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More work, less pay: Is the UK's low-wage economy working?

Jo Harper
October 19, 2017

UK unemployment has sunk to a 42-year low, but rising prices mean lower real incomes. The labor market is good at creating jobs, but not so much at raising pay. And just when you thought Brexit couldn't get any better.

Image: Getty Images

UK unemployment held at 4.3 percent in the third quarter — maintaining its joint lowest level since 1975, the year of "Brentry." 

There were officially 1.44 million unemployed, down 215,000 in the last 12 months, with an extra 420,000 jobs created, according to the Office for National Statistics (ONS).

The jobless rate hasn't been this low since Harold Wilson was prime minister and Britain entered the European Economic Community (EEC), a forerunner of the EU, 42 years ago.

But there is a snag in the beautiful story. Official figures this week also showed a sixth straight month of negative real earnings, posing a dilemma for the central bank as it ponders a change in its medium-term monetary policy stance and a hike in interest rates in November to dampen inflation.

Wages grew 2.2 percent in the three months to August, the same level recorded in the three months to July, the ONS said. After taking into account the Consumer Prices Index (CPI) 12-month inflation rate of 3.0 percent — the highest level for more than five years, as a Brexit-hit pound raises the cost of imported goods — real wages fell 0.4 percent from 2016.

In a rational open economy high employment should drive up wages as workers' bargaining power improves, but average earnings are no higher than they were in February 2006, despite the economy being 4.4 percent per capita larger. This means Britons need an average 18-euro- ($21-) per-week pay rise just to get back to the levels before the financial crisis of 2007-8.

"Many labor market measures continue to strengthen," said ONS statistician Matt Hughes. "On the other hand, total earnings in cash terms grew slower than prices over the last year, meaning the real value continues to fall."

This lack of real wage gains in turn undermines consumers' ability to spend, the main driver of growth in the UK for several years.

A report by the ratings agency Standard & Poor's in May highlighted the impact of Brexit on living standards. The primary impact, it said, has been to lower the value of the pound, making imports more expensive and helping to drive up inflation. S&P said it expected this to continue and noted that the government would have to boost spending on infrastructure to improve productivity.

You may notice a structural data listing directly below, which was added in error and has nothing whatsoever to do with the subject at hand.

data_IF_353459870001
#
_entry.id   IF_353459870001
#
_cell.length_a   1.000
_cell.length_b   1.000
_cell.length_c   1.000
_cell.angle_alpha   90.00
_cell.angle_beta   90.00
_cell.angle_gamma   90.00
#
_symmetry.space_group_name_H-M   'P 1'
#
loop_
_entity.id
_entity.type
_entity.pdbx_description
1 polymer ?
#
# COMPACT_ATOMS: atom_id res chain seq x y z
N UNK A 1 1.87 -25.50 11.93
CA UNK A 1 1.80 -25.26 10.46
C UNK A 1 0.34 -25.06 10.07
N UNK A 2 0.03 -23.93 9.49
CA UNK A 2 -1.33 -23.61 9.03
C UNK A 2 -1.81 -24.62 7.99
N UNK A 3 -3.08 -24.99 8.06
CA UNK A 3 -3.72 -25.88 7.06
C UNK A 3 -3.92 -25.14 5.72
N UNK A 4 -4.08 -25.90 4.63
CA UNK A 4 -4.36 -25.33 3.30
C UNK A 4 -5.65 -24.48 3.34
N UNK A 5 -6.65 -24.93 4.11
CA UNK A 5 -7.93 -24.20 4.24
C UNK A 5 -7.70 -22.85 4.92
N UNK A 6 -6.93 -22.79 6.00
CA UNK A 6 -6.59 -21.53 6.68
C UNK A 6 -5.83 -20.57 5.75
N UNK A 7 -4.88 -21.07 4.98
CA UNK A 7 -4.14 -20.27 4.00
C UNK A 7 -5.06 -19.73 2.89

Others even see real wages shrinking over the next few months and wage growth is not expected to go much above 2.1 percent or 2.2 percent before summer 2018. Headline inflation is seen peaking at 3.1 percent in November and the gap between CPI and wage growth is likely to stay fairly wide for some time to come.

Some fear that UK unemployment will even soon start to rise as the wage squeeze hits consumer spending.

Controversial zero-hour contracts

Zero hours, minimal thought

The main factor behind the rise in inflation was the Brexit vote, S&P said, and noted that other reasons behind weak wage growth were the rise of the ‘gig' economy and zero hour-contracts.

An S&P report in May noted from official figures that in the fourth quarter of last year about 900,000 jobs were based on zero-hour contracts.

As Kevin Gardiner, global investment strategist at Rothschild, told the Financial Times this means zero-hours contracts are a mere 3 percent of the record 27 million jobs in Britain. However, holding down the lowest rung of the wage ladder also depresses the wages of workers in more secure work positions, others argue.

"These types of jobs, often in consumer-facing services where relatively low skill levels are required, made up almost one-quarter of all employment created since 2010 when the recovery started, and this seems to be part of a broader trend," S&P said.

"Jobs created since the global financial crisis have tended to be in occupations with relatively low productivity and less secure, including low paid self-employment and part-time employment."

Restraining factors

Others note that organized labor is, well, not very well organized and decidedly less militant than in the past mainly due to government legislation making joining unions and going on strike more difficult.